Twelve bowl barrows 800m north of Goodmanham Wold Farm


Heritage Category:
Scheduled Monument
List Entry Number:
Date first listed:
Date of most recent amendment:


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The building or site itself may lie within the boundary of more than one authority.

East Riding of Yorkshire (Unitary Authority)
National Grid Reference:
SE 91198 45726

Reasons for Designation

Bowl barrows, the most numerous form of round barrow, are funerary monuments dating from the Late Neolithic period to the Late Bronze Age, with most examples belonging to the period 2400-1500 BC. They were constructed as earthen or rubble mounds, sometimes ditched, which covered single or multiple burials. They occur either in isolation or grouped as cemeteries and often acted as a focus for burials in later periods. Often superficially similar, although differing widely in size, they exhibit regional variations in form and a diversity of burial practices. There are over 10,000 surviving bowl barrows recorded nationally (many more have already been destroyed), occurring across most of lowland Britain. Often occupying prominent locations, they are a major historic element in the modern landscape and their considerable variation of form and longevity as a monument type provide important information on the diversity of beliefs and social organisations amongst early prehistoric communities. They are particularly representative of their period and a substantial proportion of surviving examples are considered worthy of protection.

Despite partial excavation and plough damage, these barrows retain significant information on their original form, the manner and duration of their usage, and of the burials placed within them. They will also contribute to an understanding of the wider group of which they are members.


The monument includes twelve Bronze Age bowl barrows, members of a wider group of similar monuments in this area of the Yorkshire Wolds. The most north easterly barrow mound (SE 9118 4584) is 0.4m high and 35m in diameter; the most northerly (SE 9115 4584) is 1m high and 38m in diameter. Both these barrows have been truncated to the north by a railway cutting; approximately half of the north eastern barrow survives south of this cutting and two-thirds of the most northerly one. A further barrow (SE 9113 4581) is situated close to the edge of the railway cutting; it lies between the barrows described above and another barrow to the WSW. Although the mound has been levelled by agricultural activity, its enclosing circular ditch, 20m in diameter, excavated during the construction of the barrows, is clearly visible on aerial photographs. It has not been truncated by the railway cutting. The barrow mound to the south west (SE 9110 4580) is 1.2m high and 42m in diameter. South east of that lies another barrow mound (SE 9115 4578) 0.3m high and 40m in diameter, while another to the north east of that (SE 9123 4580) is visible only on aerial photographs, its mound having been levelled, and has a ditch with an overall diameter of 11m. To the south of that barrow lies another mound (SE 9122 4577) 0.35m high and 35m in diameter. A group of five barrows is situated slightly to the south of those described above. Of these the north eastern mound (SE 9126 4573) is 0.35m high and 35m in diameter, the north western mound (SE 9121 4569) is 1.5m high and 50m in diameter, the south eastern mound (SE 9129 4569) is 0.7m high and 42m in diameter and the south western mound (SE 9123 4563) is 0.7m high and 42m in diameter. The fifth barrow lies to the east (SE 9129 4562). Its mound is 0.7m high and 50m in diameter. Although no longer visible at ground level, ditches, from which material was excavated during their construction, surround each of these barrow mounds. These have become infilled over the years but survive as buried features 4m wide.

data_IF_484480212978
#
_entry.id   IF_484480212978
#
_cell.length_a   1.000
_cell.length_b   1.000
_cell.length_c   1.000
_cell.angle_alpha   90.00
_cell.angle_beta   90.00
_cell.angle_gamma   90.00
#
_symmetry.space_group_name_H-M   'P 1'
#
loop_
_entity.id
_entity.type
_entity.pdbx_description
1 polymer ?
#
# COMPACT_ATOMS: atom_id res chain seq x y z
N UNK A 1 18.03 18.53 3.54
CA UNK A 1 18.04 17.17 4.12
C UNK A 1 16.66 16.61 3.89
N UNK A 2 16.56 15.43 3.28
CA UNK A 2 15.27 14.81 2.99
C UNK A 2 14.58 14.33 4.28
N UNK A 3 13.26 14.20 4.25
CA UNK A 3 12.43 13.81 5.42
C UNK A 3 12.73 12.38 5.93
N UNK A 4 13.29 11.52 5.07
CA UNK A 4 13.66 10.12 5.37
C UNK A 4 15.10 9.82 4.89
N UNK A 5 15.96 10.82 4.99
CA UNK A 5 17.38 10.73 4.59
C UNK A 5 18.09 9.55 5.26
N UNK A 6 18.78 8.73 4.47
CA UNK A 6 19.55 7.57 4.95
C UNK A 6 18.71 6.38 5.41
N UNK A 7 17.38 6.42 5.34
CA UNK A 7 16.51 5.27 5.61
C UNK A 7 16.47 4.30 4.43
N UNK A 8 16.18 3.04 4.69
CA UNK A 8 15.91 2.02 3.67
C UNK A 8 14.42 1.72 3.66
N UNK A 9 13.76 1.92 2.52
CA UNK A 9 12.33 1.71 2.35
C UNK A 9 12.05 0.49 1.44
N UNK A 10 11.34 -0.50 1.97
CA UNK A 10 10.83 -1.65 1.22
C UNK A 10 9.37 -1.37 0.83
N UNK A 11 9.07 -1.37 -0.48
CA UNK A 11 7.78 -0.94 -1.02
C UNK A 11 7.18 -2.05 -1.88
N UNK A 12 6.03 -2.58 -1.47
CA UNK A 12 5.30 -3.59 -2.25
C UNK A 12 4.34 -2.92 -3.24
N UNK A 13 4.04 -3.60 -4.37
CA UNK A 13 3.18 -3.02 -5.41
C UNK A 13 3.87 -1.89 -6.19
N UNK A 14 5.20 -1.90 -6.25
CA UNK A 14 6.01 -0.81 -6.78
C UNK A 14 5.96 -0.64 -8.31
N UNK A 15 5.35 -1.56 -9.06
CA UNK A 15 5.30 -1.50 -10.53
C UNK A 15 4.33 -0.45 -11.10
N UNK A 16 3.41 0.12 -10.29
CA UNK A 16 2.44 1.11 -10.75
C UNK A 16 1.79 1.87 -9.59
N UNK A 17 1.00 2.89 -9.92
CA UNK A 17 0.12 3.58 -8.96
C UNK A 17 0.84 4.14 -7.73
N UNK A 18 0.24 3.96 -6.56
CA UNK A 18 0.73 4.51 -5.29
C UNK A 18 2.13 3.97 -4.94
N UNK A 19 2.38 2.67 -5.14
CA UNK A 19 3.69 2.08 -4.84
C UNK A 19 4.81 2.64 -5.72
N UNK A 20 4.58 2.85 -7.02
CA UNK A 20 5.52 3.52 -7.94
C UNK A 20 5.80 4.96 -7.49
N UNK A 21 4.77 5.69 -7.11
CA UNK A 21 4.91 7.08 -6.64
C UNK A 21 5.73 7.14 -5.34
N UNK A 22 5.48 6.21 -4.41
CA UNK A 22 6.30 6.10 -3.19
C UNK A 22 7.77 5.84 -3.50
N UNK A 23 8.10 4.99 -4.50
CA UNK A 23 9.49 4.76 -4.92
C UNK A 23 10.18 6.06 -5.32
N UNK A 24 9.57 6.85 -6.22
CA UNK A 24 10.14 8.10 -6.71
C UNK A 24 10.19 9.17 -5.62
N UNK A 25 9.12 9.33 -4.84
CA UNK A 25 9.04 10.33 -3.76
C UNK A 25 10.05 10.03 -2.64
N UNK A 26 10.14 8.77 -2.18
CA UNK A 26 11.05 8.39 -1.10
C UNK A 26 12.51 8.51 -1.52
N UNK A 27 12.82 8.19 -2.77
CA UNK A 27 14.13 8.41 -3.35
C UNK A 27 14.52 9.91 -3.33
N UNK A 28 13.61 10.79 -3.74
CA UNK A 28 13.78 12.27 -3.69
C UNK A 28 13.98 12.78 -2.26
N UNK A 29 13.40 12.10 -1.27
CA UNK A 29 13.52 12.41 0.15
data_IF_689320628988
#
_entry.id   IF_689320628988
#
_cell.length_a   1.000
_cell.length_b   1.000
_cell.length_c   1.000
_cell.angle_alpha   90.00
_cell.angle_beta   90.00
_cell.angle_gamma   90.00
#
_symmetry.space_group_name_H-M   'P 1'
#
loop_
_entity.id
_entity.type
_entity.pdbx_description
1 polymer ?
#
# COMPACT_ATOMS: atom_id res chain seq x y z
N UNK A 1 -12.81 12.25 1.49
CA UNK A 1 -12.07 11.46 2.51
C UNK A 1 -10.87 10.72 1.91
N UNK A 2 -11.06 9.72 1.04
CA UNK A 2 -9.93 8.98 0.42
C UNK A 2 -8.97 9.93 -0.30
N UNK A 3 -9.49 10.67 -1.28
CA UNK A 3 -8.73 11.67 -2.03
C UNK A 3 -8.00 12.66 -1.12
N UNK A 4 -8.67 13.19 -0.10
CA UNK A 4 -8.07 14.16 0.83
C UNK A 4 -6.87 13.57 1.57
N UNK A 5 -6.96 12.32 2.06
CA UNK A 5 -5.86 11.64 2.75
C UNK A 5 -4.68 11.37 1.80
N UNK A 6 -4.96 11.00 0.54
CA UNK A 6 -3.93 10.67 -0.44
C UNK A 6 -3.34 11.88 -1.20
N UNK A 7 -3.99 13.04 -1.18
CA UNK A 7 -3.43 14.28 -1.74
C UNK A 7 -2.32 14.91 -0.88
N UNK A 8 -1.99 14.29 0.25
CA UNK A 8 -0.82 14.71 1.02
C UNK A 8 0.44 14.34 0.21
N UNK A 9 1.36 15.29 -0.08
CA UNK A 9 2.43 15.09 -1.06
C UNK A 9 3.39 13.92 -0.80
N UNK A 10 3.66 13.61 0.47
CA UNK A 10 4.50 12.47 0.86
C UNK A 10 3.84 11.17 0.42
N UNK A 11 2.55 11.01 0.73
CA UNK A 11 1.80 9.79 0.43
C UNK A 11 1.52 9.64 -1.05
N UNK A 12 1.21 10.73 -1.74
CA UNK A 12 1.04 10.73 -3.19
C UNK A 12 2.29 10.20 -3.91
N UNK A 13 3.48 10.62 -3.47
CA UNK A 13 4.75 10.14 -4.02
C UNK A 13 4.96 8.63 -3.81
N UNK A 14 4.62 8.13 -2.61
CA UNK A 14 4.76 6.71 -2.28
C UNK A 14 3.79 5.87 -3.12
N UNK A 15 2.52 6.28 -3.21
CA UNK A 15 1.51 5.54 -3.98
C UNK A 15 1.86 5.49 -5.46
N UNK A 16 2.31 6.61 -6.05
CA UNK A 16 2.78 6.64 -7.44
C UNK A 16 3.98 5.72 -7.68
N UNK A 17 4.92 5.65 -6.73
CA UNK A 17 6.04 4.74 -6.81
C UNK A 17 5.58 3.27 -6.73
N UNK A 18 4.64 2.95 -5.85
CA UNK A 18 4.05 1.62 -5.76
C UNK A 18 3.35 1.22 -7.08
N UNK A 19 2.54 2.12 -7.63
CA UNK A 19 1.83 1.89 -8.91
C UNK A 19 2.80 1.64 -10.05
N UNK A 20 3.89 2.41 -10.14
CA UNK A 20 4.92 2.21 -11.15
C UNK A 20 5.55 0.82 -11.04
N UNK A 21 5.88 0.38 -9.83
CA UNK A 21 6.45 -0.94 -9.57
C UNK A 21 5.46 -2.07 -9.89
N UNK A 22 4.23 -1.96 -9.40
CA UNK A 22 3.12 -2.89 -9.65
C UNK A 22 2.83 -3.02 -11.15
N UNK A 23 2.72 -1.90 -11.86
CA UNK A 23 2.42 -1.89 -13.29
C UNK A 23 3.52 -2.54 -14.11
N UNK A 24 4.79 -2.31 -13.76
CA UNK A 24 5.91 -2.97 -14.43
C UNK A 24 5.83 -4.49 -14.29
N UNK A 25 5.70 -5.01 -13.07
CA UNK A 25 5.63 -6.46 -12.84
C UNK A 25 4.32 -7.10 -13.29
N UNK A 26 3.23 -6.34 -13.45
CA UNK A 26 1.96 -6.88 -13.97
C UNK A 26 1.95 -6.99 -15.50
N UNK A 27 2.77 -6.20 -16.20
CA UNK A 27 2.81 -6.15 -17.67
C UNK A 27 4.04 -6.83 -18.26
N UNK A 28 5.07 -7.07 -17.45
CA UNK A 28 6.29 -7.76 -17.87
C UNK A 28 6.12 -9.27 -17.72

Apart from the five northern barrows, the group was investigated by the antiquarian Canon Greenwell in the 19th century. All except one of the mounds excavated contained burials, either inhumations or cremations, some of which were accompanied by food vessels and almost all of which had implements of worked flint beside them.

MAP EXTRACT The site of the monument is shown on the attached map extract. It includes a 2 metre boundary around the archaeological features, considered to be essential for the monument's support and preservation.


The contents of this record have been generated from a legacy data system.

Legacy System number:
Legacy System:


Books and journals
Greenwell, W , British Barrows, (1877)
3771, Humberside SMR,
Kinnes, IA and Longworth, IH, Catalogue of the excavated material in the Greenwell collection, Catalogue of Excavated Material in the Greenwell Collection, (1985)
Stoetz, K,


This monument is scheduled under the Ancient Monuments and Archaeological Areas Act 1979 as amended as it appears to the Secretary of State to be of national importance. This entry is a copy, the original is held by the Department for Digital, Culture, Media and Sport.

End of official listing

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